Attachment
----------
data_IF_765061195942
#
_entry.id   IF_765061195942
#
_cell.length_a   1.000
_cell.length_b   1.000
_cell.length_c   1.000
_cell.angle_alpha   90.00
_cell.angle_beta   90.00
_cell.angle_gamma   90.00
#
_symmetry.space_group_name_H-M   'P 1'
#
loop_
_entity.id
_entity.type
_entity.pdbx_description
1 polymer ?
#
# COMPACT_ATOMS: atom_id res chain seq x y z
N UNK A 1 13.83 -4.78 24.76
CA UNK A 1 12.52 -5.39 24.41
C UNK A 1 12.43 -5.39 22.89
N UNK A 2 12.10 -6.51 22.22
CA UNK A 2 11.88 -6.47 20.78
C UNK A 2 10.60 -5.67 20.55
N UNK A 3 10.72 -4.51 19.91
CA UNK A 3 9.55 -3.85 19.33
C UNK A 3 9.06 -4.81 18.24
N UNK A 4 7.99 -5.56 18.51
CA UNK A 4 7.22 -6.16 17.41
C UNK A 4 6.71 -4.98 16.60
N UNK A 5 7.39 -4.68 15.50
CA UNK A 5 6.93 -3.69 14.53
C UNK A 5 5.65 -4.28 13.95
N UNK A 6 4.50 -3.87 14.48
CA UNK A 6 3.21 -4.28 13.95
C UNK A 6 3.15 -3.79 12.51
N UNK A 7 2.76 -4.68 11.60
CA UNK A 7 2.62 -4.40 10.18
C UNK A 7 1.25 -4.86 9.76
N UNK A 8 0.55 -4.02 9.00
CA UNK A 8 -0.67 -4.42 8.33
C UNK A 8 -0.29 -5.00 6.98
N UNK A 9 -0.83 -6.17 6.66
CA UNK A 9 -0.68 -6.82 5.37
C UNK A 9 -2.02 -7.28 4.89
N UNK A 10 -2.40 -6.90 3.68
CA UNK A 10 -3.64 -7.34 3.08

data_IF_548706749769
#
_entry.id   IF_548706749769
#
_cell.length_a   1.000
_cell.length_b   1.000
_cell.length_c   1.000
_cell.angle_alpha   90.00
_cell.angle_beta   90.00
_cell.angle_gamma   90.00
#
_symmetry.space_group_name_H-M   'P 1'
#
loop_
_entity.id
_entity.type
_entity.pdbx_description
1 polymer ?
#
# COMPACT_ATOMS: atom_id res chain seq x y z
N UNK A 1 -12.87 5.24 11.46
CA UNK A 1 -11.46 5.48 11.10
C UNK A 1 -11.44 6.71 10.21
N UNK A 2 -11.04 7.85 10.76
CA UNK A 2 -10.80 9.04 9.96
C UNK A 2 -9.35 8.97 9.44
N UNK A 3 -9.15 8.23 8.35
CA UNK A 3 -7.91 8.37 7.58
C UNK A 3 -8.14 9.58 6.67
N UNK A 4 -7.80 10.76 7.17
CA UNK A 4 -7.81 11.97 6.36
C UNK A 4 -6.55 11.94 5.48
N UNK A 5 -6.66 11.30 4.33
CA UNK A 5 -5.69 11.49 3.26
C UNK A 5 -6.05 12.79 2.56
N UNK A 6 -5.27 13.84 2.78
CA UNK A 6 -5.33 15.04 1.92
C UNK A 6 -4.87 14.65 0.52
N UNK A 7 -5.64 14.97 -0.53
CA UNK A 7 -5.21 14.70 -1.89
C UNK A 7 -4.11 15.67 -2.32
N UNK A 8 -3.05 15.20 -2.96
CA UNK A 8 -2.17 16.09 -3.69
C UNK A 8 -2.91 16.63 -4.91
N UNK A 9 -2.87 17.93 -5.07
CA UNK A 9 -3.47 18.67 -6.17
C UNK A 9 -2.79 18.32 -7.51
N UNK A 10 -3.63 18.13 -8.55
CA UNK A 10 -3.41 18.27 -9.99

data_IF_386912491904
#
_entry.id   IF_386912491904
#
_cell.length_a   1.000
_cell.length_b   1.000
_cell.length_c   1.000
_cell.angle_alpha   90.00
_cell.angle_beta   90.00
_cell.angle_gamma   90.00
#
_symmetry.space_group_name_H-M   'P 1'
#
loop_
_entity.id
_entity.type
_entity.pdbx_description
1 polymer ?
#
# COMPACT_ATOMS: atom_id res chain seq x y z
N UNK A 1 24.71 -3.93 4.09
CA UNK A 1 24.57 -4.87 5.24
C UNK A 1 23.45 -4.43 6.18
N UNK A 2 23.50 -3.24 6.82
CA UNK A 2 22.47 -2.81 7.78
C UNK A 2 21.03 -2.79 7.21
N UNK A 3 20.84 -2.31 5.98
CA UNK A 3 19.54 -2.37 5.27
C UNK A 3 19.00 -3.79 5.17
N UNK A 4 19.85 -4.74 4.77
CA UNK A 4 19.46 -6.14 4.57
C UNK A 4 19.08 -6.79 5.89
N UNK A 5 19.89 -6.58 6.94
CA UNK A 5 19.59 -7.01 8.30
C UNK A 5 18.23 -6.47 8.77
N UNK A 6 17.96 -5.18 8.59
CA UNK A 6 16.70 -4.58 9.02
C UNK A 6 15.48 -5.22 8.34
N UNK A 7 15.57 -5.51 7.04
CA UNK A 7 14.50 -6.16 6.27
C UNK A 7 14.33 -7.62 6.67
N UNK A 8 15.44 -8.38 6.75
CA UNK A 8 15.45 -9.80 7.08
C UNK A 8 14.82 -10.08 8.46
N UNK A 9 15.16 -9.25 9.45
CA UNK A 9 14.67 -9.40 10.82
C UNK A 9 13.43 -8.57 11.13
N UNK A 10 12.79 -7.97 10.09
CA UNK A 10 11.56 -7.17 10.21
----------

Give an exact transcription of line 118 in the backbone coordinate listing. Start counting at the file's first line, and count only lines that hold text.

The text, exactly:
# COMPACT_ATOMS: atom_id res chain seq x y z